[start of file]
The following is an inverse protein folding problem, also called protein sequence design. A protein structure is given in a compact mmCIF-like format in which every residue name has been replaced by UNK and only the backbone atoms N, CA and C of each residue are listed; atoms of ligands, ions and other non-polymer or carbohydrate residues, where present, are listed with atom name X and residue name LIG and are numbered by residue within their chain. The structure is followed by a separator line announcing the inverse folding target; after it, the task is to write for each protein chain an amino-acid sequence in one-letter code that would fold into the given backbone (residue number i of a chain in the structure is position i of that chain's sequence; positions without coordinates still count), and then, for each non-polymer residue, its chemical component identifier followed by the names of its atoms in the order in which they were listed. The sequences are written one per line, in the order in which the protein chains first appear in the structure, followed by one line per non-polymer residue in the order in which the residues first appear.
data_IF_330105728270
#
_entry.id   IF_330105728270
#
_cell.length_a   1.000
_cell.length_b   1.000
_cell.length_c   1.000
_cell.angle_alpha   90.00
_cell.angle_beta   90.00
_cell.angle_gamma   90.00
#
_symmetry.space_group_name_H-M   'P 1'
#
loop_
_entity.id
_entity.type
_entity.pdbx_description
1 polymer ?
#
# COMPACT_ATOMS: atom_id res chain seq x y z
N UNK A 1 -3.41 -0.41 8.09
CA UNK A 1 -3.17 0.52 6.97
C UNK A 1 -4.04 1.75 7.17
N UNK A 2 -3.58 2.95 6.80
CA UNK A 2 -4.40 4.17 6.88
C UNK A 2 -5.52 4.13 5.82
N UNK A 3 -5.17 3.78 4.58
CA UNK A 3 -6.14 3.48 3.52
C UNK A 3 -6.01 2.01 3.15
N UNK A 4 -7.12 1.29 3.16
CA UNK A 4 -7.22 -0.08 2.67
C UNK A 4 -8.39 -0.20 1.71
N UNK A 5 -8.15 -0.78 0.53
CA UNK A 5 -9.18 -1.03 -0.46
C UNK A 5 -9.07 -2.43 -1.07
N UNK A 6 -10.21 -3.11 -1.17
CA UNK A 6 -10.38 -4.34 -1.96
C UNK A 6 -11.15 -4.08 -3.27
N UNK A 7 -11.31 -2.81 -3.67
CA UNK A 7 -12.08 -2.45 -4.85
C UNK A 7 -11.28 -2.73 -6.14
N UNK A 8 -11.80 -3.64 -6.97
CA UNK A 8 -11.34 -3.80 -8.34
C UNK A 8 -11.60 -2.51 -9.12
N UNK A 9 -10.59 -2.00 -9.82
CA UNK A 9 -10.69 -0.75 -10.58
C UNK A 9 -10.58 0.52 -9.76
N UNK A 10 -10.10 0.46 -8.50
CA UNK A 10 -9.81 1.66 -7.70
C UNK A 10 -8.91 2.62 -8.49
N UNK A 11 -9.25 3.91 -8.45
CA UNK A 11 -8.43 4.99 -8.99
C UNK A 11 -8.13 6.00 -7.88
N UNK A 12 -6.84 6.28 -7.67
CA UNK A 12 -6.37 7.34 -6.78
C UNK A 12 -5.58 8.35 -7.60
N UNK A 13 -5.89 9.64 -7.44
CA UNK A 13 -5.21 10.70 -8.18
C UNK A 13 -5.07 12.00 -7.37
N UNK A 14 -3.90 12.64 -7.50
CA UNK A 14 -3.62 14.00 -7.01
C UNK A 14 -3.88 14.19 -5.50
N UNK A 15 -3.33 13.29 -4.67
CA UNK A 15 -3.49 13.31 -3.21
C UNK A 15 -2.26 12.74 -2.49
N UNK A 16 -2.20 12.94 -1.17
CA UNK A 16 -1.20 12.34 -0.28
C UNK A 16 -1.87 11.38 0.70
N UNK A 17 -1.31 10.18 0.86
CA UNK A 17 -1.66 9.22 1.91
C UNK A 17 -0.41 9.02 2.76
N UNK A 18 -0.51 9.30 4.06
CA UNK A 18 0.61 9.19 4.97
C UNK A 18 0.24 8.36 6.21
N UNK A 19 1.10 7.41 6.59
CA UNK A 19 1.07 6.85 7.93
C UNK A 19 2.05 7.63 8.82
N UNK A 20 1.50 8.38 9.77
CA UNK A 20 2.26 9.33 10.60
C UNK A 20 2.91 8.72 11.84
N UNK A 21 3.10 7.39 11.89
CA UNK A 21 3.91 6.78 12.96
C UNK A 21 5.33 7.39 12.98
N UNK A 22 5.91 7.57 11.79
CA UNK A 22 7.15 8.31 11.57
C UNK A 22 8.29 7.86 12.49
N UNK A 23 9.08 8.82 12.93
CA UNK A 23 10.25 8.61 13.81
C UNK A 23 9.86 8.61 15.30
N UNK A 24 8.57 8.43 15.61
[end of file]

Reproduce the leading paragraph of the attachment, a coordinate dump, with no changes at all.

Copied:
The following is an inverse protein folding problem, also called protein sequence design. A protein structure is given in a compact mmCIF-like format in which every residue name has been replaced by UNK and only the backbone atoms N, CA and C of each residue are listed; atoms of ligands, ions and other non-polymer or carbohydrate residues, where present, are listed with atom name X and residue name LIG and are numbered by residue within their chain. The structure is followed by a separator line announcing the inverse folding target; after it, the task is to write for each protein chain an amino-acid sequence in one-letter code that would fold into the given backbone (residue number i of a chain in the structure is position i of that chain's sequence; positions without coordinates still count), and then, for each non-polymer residue, its chemical component identifier followed by the names of its atoms in the order in which they were listed. The sequences are written one per line, in the order in which the protein chains first appear in the structure, followed by one line per non-polymer residue in the order in which the residues first appear.